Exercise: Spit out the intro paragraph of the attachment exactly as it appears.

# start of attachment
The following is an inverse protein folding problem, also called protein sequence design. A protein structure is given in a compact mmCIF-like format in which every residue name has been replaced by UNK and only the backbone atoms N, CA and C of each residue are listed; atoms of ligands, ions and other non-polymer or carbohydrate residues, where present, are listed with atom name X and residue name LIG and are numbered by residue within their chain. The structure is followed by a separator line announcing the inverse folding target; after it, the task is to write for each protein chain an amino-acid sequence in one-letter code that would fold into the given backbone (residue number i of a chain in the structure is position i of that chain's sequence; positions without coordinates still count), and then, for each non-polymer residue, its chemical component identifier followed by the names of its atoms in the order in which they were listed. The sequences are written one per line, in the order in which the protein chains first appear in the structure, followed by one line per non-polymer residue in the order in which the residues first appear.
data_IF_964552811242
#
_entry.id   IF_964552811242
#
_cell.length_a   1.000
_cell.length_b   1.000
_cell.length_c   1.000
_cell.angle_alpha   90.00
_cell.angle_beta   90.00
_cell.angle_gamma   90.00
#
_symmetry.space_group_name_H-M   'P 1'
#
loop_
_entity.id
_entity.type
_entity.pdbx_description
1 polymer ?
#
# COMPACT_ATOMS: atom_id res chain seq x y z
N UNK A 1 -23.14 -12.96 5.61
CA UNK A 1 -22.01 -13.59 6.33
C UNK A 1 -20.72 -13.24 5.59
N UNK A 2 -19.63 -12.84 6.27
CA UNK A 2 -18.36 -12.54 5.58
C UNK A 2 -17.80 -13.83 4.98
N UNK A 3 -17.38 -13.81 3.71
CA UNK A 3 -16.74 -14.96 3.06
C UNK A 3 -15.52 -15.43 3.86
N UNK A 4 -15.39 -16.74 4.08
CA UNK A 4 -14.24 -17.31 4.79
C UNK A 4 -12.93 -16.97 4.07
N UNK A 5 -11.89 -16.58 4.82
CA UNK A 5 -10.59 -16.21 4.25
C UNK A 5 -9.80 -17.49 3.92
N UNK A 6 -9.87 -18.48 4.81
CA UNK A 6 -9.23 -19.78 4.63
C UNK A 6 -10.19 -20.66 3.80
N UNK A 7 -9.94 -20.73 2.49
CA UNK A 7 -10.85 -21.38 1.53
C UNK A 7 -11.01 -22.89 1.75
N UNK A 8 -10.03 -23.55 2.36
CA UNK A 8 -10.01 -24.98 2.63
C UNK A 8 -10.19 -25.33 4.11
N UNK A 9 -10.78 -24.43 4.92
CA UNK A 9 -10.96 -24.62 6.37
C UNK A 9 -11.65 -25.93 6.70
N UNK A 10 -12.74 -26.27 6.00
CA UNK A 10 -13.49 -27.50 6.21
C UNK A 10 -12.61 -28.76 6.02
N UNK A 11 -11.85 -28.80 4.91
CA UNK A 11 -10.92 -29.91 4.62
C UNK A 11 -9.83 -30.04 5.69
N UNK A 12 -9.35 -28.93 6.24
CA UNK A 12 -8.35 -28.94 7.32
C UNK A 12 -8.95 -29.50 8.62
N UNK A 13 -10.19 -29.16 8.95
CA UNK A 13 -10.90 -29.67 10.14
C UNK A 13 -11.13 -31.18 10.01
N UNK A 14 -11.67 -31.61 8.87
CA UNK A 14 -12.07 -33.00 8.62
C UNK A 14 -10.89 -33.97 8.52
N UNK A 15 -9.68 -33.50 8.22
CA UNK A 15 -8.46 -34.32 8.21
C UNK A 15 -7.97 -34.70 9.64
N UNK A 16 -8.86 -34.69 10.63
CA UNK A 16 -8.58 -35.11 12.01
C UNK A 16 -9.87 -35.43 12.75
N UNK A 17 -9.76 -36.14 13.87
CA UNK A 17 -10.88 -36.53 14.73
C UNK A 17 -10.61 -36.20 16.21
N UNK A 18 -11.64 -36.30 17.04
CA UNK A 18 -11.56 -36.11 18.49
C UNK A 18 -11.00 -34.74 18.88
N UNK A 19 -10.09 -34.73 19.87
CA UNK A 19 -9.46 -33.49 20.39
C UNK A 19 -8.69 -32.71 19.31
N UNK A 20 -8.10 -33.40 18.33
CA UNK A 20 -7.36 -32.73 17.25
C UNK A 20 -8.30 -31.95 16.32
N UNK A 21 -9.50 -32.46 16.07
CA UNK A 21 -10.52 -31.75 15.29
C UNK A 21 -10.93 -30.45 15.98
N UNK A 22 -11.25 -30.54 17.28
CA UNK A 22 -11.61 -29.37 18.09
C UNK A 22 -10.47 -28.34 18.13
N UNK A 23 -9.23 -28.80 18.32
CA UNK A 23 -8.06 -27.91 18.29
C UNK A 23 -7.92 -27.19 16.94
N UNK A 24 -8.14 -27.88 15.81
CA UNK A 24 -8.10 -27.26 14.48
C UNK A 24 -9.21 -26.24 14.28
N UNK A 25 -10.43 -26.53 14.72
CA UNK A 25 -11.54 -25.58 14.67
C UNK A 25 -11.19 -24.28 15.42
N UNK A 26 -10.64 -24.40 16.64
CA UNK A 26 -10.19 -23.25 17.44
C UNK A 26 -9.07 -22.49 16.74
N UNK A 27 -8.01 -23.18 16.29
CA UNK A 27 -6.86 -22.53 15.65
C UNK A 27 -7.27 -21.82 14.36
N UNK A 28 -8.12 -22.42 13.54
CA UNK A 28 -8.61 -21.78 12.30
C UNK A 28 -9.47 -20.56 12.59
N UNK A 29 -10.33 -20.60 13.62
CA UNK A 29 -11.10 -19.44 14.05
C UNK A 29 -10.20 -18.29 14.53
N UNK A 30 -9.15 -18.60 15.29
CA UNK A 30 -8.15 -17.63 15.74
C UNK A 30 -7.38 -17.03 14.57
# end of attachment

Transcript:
The following is an inverse protein folding problem, also called protein sequence design. A protein structure is given in a compact mmCIF-like format in which every residue name has been replaced by UNK and only the backbone atoms N, CA and C of each residue are listed; atoms of ligands, ions and other non-polymer or carbohydrate residues, where present, are listed with atom name X and residue name LIG and are numbered by residue within their chain. The structure is followed by a separator line announcing the inverse folding target; after it, the task is to write for each protein chain an amino-acid sequence in one-letter code that would fold into the given backbone (residue number i of a chain in the structure is position i of that chain's sequence; positions without coordinates still count), and then, for each non-polymer residue, its chemical component identifier followed by the names of its atoms in the order in which they were listed. The sequences are written one per line, in the order in which the protein chains first appear in the structure, followed by one line per non-polymer residue in the order in which the residues first appear.